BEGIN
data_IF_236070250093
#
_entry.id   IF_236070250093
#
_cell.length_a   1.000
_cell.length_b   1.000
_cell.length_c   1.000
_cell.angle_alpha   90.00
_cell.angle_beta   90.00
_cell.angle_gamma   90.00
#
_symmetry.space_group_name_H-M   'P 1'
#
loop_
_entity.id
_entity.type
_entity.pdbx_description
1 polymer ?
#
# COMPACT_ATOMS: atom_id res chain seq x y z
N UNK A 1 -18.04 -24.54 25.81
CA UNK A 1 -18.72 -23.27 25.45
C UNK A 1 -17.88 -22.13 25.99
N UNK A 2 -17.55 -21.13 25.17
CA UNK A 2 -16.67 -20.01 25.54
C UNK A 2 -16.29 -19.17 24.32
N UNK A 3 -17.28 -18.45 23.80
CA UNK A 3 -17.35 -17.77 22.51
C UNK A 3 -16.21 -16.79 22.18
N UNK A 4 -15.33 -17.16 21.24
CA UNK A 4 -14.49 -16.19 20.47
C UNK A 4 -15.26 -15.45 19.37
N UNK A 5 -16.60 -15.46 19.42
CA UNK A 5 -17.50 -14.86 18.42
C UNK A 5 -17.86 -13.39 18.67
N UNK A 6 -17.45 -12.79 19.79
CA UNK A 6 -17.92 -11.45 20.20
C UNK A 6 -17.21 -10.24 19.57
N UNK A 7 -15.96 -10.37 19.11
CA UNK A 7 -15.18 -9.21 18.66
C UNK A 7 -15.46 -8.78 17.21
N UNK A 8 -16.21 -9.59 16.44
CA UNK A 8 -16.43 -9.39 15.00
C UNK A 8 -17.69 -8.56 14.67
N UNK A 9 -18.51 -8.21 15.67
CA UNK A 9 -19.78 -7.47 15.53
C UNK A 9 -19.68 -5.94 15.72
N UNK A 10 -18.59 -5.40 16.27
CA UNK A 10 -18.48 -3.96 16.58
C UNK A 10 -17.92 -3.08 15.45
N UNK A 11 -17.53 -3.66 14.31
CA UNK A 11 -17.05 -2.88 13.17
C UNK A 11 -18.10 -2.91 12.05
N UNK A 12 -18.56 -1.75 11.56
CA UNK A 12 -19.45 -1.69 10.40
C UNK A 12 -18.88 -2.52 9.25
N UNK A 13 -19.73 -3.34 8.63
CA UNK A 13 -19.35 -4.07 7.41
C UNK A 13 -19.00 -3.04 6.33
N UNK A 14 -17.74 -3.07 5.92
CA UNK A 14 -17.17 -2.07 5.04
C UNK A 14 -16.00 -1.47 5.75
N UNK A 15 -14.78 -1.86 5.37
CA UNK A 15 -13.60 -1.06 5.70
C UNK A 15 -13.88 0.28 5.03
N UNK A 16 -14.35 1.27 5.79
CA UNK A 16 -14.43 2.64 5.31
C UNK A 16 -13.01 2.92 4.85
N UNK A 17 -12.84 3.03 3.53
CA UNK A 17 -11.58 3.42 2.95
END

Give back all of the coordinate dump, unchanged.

data_IF_236070250093
#
_entry.id   IF_236070250093
#
_cell.length_a   1.000
_cell.length_b   1.000
_cell.length_c   1.000
_cell.angle_alpha   90.00
_cell.angle_beta   90.00
_cell.angle_gamma   90.00
#
_symmetry.space_group_name_H-M   'P 1'
#
loop_
_entity.id
_entity.type
_entity.pdbx_description
1 polymer ?
#
# COMPACT_ATOMS: atom_id res chain seq x y z
N UNK A 1 -18.04 -24.54 25.81
CA UNK A 1 -18.72 -23.27 25.45
C UNK A 1 -17.88 -22.13 25.99
N UNK A 2 -17.55 -21.13 25.17
CA UNK A 2 -16.67 -20.01 25.54
C UNK A 2 -16.29 -19.17 24.32
N UNK A 3 -17.28 -18.45 23.80
CA UNK A 3 -17.35 -17.77 22.51
C UNK A 3 -16.21 -16.79 22.18
N UNK A 4 -15.33 -17.16 21.24
CA UNK A 4 -14.49 -16.19 20.47
C UNK A 4 -15.26 -15.45 19.37
N UNK A 5 -16.60 -15.46 19.42
CA UNK A 5 -17.50 -14.86 18.42
C UNK A 5 -17.86 -13.39 18.67
N UNK A 6 -17.45 -12.79 19.79
CA UNK A 6 -17.92 -11.45 20.20
C UNK A 6 -17.21 -10.24 19.57
N UNK A 7 -15.96 -10.37 19.11
CA UNK A 7 -15.18 -9.21 18.66
C UNK A 7 -15.46 -8.78 17.21
N UNK A 8 -16.21 -9.59 16.44
CA UNK A 8 -16.43 -9.39 15.00
C UNK A 8 -17.69 -8.56 14.67
N UNK A 9 -18.51 -8.21 15.67
CA UNK A 9 -19.78 -7.47 15.53
C UNK A 9 -19.68 -5.94 15.72
N UNK A 10 -18.59 -5.40 16.27
CA UNK A 10 -18.48 -3.96 16.58
C UNK A 10 -17.92 -3.08 15.45
N UNK A 11 -17.53 -3.66 14.31
CA UNK A 11 -17.05 -2.88 13.17
C UNK A 11 -18.10 -2.91 12.05
N UNK A 12 -18.56 -1.75 11.56
CA UNK A 12 -19.45 -1.69 10.40
C UNK A 12 -18.88 -2.52 9.25
N UNK A 13 -19.73 -3.34 8.63
CA UNK A 13 -19.35 -4.07 7.41
C UNK A 13 -19.00 -3.04 6.33
N UNK A 14 -17.74 -3.07 5.92
CA UNK A 14 -17.17 -2.07 5.04
C UNK A 14 -16.00 -1.47 5.75
N UNK A 15 -14.78 -1.86 5.37
CA UNK A 15 -13.60 -1.06 5.70
C UNK A 15 -13.88 0.28 5.03
N UNK A 16 -14.35 1.27 5.79
CA UNK A 16 -14.43 2.64 5.31
C UNK A 16 -13.01 2.92 4.85
N UNK A 17 -12.84 3.03 3.53
CA UNK A 17 -11.58 3.42 2.95